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Then I commanded your judges at that time, saying, “Hear the cases between your brethren, and judge righteously between a man and his brother or the stranger who is with him. You shall not show partiality in judgment; you shall hear the small as well as the great; you shall not be afraid in any man’s presence, for the judgment is God’s.” (Deuteronomy 1:16-17)

Moses was explicit in his instructions to these judges — they were to hear the issues that arose among the people without regard for station or status. Considering that he emphasized “hearing” the issues suggests they were not to make hasty decisions but to listen carefully and assess the issue after hearing. Furthermore, they were not to fear any man because of his influence or lack thereof but were to fear God because the judge was, in effect, God’s representative.

That is why it was (and is) very important that in hearing the cases that arise, they were to listen to the “small and great.” That means they were to hear and consider the smallest, most trivial issues and give them adequate attention just as they would the greater issues. It also means that they were to listen to every person and not judge according to different standards for the rich or for the poor. Because they were to be God’s representative, they were alerted to the fact that God was watching and listening as well.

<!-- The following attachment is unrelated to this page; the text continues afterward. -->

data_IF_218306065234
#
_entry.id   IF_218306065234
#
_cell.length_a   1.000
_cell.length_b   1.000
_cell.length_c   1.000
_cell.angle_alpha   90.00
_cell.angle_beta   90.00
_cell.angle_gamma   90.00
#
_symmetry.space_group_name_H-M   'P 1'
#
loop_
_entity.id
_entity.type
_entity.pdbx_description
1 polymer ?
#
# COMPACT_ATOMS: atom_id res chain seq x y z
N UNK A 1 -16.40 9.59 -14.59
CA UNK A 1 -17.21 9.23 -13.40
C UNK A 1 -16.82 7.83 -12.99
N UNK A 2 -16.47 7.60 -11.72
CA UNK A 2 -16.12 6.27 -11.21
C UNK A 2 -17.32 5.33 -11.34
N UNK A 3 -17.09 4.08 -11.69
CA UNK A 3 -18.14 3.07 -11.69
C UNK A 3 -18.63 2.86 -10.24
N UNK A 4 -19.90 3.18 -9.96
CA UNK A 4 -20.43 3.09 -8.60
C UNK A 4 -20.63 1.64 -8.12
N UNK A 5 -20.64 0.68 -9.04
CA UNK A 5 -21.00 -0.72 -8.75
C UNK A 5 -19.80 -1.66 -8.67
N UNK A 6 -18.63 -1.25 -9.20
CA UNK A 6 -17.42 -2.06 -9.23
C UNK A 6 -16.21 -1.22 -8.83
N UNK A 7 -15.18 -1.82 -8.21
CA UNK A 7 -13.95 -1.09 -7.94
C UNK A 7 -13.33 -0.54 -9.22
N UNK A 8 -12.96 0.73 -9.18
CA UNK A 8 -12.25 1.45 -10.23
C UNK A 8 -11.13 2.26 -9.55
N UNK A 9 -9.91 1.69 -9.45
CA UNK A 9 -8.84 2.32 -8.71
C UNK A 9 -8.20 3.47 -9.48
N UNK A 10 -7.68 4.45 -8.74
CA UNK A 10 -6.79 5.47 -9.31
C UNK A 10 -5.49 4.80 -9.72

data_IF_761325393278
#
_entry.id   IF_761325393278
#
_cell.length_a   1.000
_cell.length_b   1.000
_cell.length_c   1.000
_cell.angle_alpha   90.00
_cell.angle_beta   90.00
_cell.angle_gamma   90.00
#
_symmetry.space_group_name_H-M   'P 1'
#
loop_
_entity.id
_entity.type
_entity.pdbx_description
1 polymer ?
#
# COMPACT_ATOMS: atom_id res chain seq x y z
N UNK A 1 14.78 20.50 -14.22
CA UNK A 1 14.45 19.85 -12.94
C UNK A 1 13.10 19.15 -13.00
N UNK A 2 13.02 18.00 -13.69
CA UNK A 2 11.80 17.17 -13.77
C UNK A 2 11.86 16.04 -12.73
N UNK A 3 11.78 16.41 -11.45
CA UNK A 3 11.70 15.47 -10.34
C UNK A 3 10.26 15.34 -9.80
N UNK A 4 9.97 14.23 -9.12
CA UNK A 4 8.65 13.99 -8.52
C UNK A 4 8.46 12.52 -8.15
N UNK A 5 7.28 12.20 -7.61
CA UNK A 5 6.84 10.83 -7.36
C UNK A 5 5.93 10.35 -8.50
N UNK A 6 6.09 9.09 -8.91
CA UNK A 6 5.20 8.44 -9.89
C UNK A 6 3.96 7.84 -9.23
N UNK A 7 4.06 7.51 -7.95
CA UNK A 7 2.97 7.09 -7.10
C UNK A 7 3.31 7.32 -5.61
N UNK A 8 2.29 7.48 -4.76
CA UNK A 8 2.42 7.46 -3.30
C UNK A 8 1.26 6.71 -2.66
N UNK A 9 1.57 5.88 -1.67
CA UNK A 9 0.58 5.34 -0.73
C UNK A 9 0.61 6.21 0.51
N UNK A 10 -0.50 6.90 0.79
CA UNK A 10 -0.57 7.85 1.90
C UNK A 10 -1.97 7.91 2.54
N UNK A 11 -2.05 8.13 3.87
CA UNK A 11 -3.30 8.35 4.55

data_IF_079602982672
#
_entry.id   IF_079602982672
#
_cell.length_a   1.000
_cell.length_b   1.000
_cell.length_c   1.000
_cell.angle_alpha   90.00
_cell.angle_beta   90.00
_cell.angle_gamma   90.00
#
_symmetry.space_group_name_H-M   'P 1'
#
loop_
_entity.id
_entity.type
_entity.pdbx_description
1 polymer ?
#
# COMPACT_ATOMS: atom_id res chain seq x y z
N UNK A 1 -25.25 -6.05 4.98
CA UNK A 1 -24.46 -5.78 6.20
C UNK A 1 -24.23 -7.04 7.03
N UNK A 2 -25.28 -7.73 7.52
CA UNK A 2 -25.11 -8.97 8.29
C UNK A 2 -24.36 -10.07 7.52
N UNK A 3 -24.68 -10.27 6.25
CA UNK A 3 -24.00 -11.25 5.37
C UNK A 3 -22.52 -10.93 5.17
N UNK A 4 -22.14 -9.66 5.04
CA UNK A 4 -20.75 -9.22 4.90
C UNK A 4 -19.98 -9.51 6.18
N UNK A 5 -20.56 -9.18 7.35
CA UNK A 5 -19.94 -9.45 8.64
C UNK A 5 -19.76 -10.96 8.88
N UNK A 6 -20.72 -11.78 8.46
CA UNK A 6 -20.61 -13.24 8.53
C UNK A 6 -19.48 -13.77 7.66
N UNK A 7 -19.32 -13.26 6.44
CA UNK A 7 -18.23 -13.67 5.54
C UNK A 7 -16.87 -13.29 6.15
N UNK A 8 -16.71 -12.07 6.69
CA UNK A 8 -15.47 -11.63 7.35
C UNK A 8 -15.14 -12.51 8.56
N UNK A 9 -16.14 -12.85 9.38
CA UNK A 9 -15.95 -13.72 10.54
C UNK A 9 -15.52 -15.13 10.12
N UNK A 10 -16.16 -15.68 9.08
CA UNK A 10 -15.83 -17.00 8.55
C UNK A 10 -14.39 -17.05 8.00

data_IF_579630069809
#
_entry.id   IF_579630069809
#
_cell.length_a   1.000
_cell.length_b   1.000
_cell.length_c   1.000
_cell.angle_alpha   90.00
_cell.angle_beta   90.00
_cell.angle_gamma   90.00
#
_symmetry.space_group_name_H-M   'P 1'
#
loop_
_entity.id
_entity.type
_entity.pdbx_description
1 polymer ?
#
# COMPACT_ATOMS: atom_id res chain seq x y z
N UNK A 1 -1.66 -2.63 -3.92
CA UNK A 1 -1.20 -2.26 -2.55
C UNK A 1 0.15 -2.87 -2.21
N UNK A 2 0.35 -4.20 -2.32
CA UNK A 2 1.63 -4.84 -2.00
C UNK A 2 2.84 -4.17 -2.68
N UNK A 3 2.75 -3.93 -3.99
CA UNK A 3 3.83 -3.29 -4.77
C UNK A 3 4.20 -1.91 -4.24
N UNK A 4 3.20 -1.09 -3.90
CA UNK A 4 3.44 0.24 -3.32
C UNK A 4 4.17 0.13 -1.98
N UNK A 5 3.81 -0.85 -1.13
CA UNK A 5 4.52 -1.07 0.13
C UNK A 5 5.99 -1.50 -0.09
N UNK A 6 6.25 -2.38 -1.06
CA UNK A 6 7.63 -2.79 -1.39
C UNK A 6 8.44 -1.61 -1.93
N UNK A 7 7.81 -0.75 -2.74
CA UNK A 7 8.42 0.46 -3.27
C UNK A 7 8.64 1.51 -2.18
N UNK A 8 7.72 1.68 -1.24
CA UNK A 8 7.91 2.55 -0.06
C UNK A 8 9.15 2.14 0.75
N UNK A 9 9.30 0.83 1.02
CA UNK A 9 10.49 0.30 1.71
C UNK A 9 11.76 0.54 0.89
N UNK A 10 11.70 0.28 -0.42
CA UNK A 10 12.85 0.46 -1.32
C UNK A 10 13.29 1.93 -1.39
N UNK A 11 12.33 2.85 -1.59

I would suggest that this biblical standard is to be applied in any situation where a judgment must be made. Obviously, we want our courts to be just and our judges righteous but we need to employ the same standards in everyday life. The squabbles that unfortunately arise in our households should be judged in the same manner. The issues that arise in our congregations should be administered in the same way which amplifies the point made yesterday — leaders must possess knowledge, understanding and wisdom. We must remember that God is watching and listening; how we judge will determine how we are judged. Let us be mindful that in whatever situation we find ourselves, “justice is blind” and that “Wisdom is the principal thing” (Proverbs 4:7).

Blessings and Shalom,  




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